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In Set Theory an $n$-ary relation on a set $S$ is some (any) subset of $S^n.$ And an $n$-ary function on $S$ is a function from $S^n$ into $S.$ In Model Theory an $n$-ary relation and $n$-ary function symbols are arbitrary objects that are "interpreted" by a model $\mathbb M=(M,...)$ as $n$-ary relations and $n$-ary functions on $M.$ The "..." in $\mathbb ... 1 Just think of a relation as a collection of ordered$m$-tuples. Items$a1$,$a2$, ...,$am$are related under the$m$-place relation R iff the tuple ($a1$,$a2$, ...,$am$) is in R. [they don't have to be related 'under some operation' to be related] For example, there is the 3-place relation which I will call$Pyth()$: the numeric triplet ($a$,$b$,$c$) ... 2 They're symbols that are intended to denote such functions and relations; they're not functions or relations themselves. 1 Your grasp of these 'proof techniques' is roughly correct, though there are indeed clearer ways of understanding the difference between them. 'Indirect proofs' included not only 'proof by cases' but also 'proof by contradiction' and 'proof by contrapositive'. But I'll focus on the distinction between 'proof by cases' and 'proof without cases'. A 'proof by ... 1 You would need to specify your meta-system, before you can formalize a meta-theoretic statement. Conventionally logicians use some conservative extension of ZFC as their meta-system. Within ZFC one can consider any first-order language and collection of sentences (encoded in some way) over it, and ask whether there is a model, which is defined as a tuple ... 7 Use the definition of subset ($A\subseteq B$if$x\in A$implies$x\in B$) and the definition of intersection. Let$x\in X\cap Y$. Then$x\in X$(and$x\in Y$) by the definition of intersection. 2 We show informally that there is an algorithm which will decide, on input a sentence$\varphi$of our language, whether or not$\varphi$is a theorem of$T$. We will assume that$T$is finitely axiomatized. By the Completeness Theorem,$\varphi$is a theorem of$T$if and only if$\varphi$is true in all models of$T$. Algorithm$1$checks, one by one, ... 1 This answer relates to the following clarified question from the OP in comments: But how can we prove a statement is not self-referential? And even if we can, how can we prove a given statement is not some other type of statement (like self-referential) that also doesn't work under LEM (a new type that would should ban too)? Sounds like all we can do is ... 1 A "word" is many things. Consider this example: It is what it is. How many words are in that sentence? In one sense, there are five words: the first "it", the first "is", the "what", the second "it", and the second "is". So in that sense there are two "it"s, two "is"s, and one "what". In another sense, there are three words: "it", "is", and "what". ... 0 Pick two conditions, say,$k$and$l$where$k<l$. Then$k\implies k+1\implies...\implies l-1\implies l$, so$k\implies l$. Further,$l\implies l+1\implies ...\implies n-1 \implies n\implies 1\implies...\implies k$, so$l \implies k$. Thus,$k\iff l$for any two conditions$k$and$l$. 1 In my answer I'm assuming that you also have$0 \in A$and that$A$is a set of natural numbers. Otherwise as celtschk said in a comment your proof is invalid since it could be that$A$contains things besides natural numbers. The logical flaws in your proof are:$\def\nn{\mathbb{N}}$You claimed that$0 \in B$. This would require$0 \in A$by definition, ... 3 Epstein is exposing an anti-platonist point of view; see page 2: There are other views of what propositions are. Some say that what is true or false is not the sentence, but the meaning or thought expressed by the sentence. Thus ‘Ralph is a dog’ is not a proposition; it expresses one, the very same one expressed by ‘Ralph is a domestic canine’. ... 1 As a child, I learned logic with the book "The Game of Logic", by Lewis Carroll. This does not use the modern symbols, but I think that it is a great book to introduce the basic concepts. 0 Yes, there has been an enormous amount of work on this. See the article Axiomatic Theories of Truth in the Stanford Encyclopedia of Philosophy for a starting point. As another answer points out, in mathematical logic we can often avoid the notion of "truth" simpliciter, and only talk about "truth in a model". This is not the case in philosophy, where the ... 3 In first-order logic one can make sense of what it means for a statement to be true with respect to some model. For example, there is a theory$T$of groups, and a language of groups, and models of$T$are groups. In any group$G$one can ask whether a particular statement in the language of groups (for example, "for all$g, h$, it's true that$gh = hg$") is ... 1 The point is that in the meta-system you know whether or not a theory$T$is consistent (otherwise the meta-system is too weak to be a useful meta-system). If it is consistent, then the collection of all provable sentences over$T$is already the minimal set satisfying your constraints, so there is no reason to introduce your new notion since it is simply$\{...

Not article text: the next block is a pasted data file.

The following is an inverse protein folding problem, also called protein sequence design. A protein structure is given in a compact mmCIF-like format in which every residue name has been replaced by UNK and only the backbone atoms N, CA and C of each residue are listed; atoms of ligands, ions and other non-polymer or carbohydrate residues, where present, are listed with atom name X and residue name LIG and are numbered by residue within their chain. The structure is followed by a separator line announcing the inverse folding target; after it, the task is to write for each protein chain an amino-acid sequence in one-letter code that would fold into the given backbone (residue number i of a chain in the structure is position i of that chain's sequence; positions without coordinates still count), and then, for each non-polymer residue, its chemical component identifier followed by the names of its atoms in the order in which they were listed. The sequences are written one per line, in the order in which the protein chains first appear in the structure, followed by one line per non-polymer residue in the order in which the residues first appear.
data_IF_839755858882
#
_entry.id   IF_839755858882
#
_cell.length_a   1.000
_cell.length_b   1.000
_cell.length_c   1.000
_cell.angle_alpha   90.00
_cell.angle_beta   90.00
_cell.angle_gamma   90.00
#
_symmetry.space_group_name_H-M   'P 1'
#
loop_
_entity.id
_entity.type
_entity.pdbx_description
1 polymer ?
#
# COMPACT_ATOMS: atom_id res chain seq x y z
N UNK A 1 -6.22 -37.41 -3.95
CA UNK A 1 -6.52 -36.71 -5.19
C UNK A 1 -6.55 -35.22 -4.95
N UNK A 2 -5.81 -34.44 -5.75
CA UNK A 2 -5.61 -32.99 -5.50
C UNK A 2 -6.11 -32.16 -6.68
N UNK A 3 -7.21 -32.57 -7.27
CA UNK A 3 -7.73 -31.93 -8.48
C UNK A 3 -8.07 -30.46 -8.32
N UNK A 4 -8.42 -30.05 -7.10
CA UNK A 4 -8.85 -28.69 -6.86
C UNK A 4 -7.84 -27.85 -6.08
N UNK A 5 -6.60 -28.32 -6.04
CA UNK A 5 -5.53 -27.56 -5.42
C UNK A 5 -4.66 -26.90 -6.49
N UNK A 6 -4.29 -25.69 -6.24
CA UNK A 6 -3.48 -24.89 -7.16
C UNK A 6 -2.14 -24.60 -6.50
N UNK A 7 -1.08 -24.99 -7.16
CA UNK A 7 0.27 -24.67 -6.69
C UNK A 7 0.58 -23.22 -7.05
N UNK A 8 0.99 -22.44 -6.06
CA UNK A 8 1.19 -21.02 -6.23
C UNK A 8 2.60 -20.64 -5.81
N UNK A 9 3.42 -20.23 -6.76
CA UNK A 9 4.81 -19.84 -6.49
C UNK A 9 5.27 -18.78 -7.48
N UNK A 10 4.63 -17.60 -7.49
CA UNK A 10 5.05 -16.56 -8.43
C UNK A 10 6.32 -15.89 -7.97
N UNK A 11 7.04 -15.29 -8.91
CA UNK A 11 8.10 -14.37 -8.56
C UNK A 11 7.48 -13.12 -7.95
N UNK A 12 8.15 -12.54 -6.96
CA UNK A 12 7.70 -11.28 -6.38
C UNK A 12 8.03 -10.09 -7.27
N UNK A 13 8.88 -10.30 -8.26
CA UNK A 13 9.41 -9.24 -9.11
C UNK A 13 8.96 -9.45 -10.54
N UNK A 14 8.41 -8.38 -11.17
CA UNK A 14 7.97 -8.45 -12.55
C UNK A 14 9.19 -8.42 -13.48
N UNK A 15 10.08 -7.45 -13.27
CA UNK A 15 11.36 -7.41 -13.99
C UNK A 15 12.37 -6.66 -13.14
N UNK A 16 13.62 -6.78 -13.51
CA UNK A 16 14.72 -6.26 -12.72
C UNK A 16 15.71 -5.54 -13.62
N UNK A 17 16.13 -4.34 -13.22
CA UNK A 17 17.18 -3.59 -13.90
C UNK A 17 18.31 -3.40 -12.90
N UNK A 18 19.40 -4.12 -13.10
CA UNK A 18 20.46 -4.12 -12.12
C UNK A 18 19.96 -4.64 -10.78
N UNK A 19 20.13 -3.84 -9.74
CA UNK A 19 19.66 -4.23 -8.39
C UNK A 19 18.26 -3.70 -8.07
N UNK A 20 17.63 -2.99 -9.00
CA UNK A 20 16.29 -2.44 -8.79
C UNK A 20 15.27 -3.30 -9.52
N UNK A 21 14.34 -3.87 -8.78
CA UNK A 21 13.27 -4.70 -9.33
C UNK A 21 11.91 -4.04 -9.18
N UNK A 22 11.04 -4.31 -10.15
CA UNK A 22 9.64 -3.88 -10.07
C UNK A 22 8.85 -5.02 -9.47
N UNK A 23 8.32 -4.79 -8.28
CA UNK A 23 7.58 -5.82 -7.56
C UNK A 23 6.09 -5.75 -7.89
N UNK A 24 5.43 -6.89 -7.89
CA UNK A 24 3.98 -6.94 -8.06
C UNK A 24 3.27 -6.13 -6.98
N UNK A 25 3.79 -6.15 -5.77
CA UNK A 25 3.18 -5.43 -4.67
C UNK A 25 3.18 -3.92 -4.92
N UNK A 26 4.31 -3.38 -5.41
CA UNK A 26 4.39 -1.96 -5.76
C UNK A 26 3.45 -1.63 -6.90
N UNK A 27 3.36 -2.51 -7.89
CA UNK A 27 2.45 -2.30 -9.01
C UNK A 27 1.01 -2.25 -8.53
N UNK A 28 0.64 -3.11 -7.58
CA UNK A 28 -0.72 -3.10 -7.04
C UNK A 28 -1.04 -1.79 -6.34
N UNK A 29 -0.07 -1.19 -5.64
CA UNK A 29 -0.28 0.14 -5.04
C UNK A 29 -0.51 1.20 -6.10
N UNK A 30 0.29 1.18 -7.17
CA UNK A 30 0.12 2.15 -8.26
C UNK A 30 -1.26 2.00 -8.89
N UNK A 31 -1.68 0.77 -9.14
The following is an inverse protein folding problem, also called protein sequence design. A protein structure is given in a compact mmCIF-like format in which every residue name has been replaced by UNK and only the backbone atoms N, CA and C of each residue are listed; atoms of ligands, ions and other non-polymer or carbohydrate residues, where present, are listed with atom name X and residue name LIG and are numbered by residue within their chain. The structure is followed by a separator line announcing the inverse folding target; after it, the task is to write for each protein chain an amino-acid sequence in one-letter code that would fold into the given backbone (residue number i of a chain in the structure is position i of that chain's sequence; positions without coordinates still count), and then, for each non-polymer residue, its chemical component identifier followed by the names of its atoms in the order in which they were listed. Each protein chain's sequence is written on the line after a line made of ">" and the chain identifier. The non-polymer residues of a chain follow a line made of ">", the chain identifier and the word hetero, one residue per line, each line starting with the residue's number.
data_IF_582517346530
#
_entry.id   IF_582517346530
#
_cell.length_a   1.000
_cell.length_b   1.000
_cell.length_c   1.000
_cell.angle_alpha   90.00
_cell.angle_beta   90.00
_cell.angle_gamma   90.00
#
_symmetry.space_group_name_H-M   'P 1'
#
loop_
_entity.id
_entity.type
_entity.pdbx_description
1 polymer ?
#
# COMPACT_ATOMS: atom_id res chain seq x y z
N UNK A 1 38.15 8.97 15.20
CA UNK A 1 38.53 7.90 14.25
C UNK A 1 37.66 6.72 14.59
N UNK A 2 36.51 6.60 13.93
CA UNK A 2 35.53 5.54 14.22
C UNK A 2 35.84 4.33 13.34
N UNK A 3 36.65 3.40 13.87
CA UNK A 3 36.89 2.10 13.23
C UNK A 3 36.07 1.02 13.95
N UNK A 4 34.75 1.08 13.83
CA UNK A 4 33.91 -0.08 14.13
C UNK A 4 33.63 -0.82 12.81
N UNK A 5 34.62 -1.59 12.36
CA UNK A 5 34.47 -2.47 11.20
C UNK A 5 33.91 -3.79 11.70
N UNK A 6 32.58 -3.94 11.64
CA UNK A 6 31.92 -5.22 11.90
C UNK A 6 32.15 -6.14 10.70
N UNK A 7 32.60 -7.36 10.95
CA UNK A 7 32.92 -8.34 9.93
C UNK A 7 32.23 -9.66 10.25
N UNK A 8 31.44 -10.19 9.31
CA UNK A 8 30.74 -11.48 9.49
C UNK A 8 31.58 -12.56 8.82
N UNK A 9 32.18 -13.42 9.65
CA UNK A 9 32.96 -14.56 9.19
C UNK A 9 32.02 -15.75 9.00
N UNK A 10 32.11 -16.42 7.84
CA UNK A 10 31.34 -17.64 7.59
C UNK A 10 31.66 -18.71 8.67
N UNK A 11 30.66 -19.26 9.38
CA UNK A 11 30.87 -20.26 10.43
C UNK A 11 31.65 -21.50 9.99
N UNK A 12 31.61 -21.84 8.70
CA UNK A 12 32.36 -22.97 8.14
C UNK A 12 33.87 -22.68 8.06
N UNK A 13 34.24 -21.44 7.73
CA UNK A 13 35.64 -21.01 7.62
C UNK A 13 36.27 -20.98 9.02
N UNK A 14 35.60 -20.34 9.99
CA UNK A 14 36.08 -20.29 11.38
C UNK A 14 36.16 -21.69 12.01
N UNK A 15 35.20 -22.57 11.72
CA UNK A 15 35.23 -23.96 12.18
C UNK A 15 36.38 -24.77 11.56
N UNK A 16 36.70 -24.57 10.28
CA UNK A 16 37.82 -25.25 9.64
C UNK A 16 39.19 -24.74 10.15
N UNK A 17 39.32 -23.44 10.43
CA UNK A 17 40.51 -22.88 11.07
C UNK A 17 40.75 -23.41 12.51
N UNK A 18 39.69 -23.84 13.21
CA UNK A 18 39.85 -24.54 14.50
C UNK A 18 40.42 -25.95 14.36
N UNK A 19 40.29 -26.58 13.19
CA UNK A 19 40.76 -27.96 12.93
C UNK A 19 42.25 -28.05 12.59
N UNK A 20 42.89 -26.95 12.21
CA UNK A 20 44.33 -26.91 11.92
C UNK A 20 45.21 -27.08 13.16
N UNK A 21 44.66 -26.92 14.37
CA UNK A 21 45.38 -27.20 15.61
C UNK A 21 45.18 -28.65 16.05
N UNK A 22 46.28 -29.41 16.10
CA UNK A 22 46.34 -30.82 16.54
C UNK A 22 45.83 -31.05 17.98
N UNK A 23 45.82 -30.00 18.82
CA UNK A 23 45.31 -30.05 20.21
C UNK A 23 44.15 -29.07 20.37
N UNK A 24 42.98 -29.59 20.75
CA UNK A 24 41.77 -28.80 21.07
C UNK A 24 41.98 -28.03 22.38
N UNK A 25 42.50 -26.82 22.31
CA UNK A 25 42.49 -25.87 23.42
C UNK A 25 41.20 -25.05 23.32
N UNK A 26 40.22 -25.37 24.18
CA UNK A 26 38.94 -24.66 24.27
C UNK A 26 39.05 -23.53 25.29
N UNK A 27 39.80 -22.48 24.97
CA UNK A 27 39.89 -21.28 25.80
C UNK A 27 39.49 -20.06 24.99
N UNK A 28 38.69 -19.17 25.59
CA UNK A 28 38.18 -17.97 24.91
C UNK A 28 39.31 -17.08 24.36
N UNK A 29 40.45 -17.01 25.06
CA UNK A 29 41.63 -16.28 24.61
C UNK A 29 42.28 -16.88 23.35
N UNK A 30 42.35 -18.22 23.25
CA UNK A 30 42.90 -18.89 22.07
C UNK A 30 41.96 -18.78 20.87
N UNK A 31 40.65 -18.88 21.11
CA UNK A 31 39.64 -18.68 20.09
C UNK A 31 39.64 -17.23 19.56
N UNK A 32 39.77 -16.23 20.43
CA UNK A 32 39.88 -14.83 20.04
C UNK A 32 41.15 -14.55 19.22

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Let $P(x)$ denote the property that $x$ is a pet in the house , and let $C(x)$ and $D(x)$ be the properties that $x$ is a cat or dog respectively, then your sentences translate to $$\forall x (P(x) \to (C(x) \lor D(x)))$$ and $$\to \exists y(P(y) \land(C(y) \lor D(y)))$$